"Clients can certainly have free access to me at most times of the day and night during the process of construction," Guyon adds. "It involves being able to just keep repeating the mantra that anything technical is solvable. There's rarely a house that's a complete debacle. And at end of the day, the handmade process remains the only way to get a house that has the kind of soul and charm you'd expect it to have. Once people experience it, a whole new world opens up to them."
Unless architects spell it out plainly, clients may not realize that an agreement can run out, and additional fees may be charged if the work isn't completed by a certain date. Alexandria, Va., architect David Jameson, AIA, wrapped up construction documents on a project, put it out for bid, and found a qualified contractor to build the house at an agreed-upon cost. The clients' financing fell through, though, and the project was put on hold for more than a year. By the time they obtained financing, the contractor had withdrawn the bid and taken on other jobs. Jameson recently received an e-mail from the clients asking him to find several new contractors that he approved of and re-bid the job, for free. "Clearly the plans which you have prepared for us are of no value without an approved contractor who can do the job," they wrote.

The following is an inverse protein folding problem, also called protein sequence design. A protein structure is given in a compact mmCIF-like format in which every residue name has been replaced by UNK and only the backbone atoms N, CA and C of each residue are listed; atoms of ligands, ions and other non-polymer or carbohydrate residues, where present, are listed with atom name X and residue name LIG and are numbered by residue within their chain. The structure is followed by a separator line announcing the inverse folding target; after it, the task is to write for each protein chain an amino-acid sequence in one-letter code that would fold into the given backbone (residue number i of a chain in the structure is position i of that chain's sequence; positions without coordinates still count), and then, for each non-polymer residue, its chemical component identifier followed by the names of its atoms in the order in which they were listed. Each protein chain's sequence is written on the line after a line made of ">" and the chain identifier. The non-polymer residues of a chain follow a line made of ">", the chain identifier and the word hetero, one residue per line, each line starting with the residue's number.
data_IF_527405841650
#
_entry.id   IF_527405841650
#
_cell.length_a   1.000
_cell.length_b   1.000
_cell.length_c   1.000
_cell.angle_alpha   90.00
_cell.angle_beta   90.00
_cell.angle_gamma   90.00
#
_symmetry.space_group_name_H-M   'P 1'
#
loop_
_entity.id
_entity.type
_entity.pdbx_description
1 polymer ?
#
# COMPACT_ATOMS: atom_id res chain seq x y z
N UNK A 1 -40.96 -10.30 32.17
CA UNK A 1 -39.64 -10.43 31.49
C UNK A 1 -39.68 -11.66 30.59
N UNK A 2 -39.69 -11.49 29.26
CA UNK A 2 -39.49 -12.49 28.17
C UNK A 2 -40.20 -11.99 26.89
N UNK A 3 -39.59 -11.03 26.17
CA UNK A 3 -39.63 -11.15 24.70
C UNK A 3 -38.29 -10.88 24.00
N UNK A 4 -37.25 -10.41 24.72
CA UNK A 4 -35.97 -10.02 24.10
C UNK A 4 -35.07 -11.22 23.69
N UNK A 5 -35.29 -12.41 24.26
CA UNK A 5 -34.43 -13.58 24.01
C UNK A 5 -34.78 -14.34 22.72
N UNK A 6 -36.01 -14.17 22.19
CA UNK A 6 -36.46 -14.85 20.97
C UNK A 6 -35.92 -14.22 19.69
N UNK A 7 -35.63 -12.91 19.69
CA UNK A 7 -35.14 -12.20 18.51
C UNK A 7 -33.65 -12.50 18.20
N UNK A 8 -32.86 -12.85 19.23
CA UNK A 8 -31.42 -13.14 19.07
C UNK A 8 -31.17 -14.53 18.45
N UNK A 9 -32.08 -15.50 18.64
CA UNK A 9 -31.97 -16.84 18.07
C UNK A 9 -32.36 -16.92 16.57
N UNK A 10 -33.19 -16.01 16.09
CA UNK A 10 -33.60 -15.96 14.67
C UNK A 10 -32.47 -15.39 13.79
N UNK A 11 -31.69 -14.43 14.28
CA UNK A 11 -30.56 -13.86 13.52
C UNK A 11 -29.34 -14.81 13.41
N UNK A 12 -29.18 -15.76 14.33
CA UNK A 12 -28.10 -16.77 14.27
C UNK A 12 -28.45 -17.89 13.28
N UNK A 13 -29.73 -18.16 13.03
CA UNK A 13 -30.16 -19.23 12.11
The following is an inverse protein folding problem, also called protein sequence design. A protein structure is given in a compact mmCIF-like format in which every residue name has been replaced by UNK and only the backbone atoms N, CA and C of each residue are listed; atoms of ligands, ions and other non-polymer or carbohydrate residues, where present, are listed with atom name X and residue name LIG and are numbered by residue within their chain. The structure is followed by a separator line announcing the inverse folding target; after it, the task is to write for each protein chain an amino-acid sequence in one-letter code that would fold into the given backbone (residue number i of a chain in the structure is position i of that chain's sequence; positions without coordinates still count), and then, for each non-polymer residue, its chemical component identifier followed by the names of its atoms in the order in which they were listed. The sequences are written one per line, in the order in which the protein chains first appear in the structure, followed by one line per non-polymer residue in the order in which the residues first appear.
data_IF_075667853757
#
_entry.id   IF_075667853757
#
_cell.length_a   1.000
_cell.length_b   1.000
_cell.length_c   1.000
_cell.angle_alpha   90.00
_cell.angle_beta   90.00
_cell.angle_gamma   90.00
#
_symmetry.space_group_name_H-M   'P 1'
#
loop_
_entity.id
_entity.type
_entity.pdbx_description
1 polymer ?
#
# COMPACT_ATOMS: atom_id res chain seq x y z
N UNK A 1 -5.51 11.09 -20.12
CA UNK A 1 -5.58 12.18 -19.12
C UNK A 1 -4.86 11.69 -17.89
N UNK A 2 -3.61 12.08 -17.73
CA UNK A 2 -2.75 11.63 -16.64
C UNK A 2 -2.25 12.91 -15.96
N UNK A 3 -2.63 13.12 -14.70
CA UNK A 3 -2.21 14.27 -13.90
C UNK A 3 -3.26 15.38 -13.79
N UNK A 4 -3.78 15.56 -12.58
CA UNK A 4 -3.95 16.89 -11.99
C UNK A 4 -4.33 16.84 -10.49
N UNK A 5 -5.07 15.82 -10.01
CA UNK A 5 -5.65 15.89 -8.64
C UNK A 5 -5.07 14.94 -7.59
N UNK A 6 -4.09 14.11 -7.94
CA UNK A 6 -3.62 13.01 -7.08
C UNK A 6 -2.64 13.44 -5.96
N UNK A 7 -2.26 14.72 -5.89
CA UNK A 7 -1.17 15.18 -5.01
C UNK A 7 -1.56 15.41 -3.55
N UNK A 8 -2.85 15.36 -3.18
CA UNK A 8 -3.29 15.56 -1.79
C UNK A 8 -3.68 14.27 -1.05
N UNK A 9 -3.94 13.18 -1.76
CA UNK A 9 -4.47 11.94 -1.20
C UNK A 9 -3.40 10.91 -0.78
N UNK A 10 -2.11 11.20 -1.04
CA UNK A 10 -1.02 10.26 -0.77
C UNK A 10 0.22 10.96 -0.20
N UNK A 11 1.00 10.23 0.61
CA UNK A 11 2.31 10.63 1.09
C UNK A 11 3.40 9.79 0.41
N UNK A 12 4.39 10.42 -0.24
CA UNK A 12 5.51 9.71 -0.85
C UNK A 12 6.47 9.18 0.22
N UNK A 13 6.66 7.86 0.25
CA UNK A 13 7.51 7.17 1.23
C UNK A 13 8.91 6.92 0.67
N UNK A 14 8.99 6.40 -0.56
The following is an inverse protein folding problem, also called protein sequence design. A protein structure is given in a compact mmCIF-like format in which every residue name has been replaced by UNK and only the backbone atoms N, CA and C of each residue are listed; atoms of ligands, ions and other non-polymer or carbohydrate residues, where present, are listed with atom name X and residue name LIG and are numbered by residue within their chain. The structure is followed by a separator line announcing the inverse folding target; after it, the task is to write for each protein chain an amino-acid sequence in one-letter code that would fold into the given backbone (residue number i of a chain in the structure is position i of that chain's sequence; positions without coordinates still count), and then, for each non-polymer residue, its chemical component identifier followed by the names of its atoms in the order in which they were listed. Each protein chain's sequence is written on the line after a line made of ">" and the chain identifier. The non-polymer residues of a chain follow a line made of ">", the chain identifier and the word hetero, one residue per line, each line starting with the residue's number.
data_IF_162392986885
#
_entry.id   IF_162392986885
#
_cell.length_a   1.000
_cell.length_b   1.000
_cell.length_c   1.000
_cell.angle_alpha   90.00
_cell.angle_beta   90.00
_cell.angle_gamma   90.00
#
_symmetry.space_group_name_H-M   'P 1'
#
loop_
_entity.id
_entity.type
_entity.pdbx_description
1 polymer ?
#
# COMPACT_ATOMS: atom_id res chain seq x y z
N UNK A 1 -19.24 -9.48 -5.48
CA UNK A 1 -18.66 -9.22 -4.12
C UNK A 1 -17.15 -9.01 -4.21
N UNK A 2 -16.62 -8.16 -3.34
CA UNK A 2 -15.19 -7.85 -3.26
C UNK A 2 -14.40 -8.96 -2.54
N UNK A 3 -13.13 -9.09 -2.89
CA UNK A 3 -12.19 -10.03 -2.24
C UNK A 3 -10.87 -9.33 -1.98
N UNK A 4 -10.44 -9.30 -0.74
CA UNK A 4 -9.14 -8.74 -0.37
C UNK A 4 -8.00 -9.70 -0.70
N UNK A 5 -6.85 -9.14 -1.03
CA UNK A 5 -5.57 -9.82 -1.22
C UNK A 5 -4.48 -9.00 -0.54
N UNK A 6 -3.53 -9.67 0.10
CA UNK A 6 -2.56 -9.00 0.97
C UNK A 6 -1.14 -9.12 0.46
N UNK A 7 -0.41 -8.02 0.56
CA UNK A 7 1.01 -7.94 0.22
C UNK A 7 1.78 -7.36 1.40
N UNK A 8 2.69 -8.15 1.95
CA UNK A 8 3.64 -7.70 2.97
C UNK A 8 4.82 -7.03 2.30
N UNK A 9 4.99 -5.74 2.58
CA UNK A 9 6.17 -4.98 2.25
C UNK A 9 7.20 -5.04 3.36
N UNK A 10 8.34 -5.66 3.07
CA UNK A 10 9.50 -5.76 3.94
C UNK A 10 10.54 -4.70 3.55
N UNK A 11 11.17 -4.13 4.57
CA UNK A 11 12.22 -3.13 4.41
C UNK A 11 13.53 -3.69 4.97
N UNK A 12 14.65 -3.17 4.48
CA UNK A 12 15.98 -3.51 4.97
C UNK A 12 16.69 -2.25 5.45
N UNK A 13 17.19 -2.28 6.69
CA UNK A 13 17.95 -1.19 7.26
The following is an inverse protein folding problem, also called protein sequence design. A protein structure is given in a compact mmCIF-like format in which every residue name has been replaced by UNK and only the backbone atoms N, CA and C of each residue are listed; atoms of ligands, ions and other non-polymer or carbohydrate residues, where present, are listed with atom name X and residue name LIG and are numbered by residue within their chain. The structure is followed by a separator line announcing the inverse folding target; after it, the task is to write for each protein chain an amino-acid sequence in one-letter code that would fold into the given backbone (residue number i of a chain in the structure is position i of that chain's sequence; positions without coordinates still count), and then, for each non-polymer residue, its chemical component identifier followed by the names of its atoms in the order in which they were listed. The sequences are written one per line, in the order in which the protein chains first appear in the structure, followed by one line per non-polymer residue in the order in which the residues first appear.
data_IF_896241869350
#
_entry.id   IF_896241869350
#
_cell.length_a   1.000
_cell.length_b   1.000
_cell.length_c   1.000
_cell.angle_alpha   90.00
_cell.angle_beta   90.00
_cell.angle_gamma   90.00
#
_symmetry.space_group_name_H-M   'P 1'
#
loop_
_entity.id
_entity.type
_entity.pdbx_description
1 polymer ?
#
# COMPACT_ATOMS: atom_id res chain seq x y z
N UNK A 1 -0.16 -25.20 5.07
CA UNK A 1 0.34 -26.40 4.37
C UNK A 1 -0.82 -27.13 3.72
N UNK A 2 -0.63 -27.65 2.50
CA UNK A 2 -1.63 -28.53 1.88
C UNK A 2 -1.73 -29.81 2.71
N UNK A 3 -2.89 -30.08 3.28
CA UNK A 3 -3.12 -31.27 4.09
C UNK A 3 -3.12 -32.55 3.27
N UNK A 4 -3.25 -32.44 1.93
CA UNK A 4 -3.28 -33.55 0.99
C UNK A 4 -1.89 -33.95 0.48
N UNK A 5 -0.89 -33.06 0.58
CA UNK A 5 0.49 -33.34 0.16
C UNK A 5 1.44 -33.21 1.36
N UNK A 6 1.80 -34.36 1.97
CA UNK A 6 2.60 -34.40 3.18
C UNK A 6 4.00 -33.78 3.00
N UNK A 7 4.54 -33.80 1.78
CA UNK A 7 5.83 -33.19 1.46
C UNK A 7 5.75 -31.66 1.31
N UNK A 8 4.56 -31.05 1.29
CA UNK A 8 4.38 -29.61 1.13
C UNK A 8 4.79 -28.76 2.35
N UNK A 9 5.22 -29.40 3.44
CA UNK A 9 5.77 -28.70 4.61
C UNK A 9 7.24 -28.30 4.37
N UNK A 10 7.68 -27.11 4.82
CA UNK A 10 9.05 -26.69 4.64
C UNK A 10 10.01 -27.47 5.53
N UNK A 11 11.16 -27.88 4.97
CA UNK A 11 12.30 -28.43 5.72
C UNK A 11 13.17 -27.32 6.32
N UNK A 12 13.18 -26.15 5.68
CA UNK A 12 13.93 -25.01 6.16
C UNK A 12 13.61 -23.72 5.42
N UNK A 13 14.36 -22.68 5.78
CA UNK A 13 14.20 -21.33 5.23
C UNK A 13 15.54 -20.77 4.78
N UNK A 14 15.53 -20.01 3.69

"Clients have this classic perception that if nothing gets built, there's zero value in the plans," Jameson says, noting that the bid and contracting phase accounts for about 5 percent of his fee. He had to remind the clients to take another look at the contract, which stated that if they suspend work for 90 days or more, everything else is an additional service.
The expiration clause is a common oversight on architectural contracts, says attorney Eric Singer. "If they don't put anything in, most states will apply some reasonable amount of time, but why rely on that?" he says. A 90-day expiration period is common, but what's reasonable depends on the project. "On some contracts, it's anticipated that there will be some gap between design and funding, but it needs to be worked out at the beginning."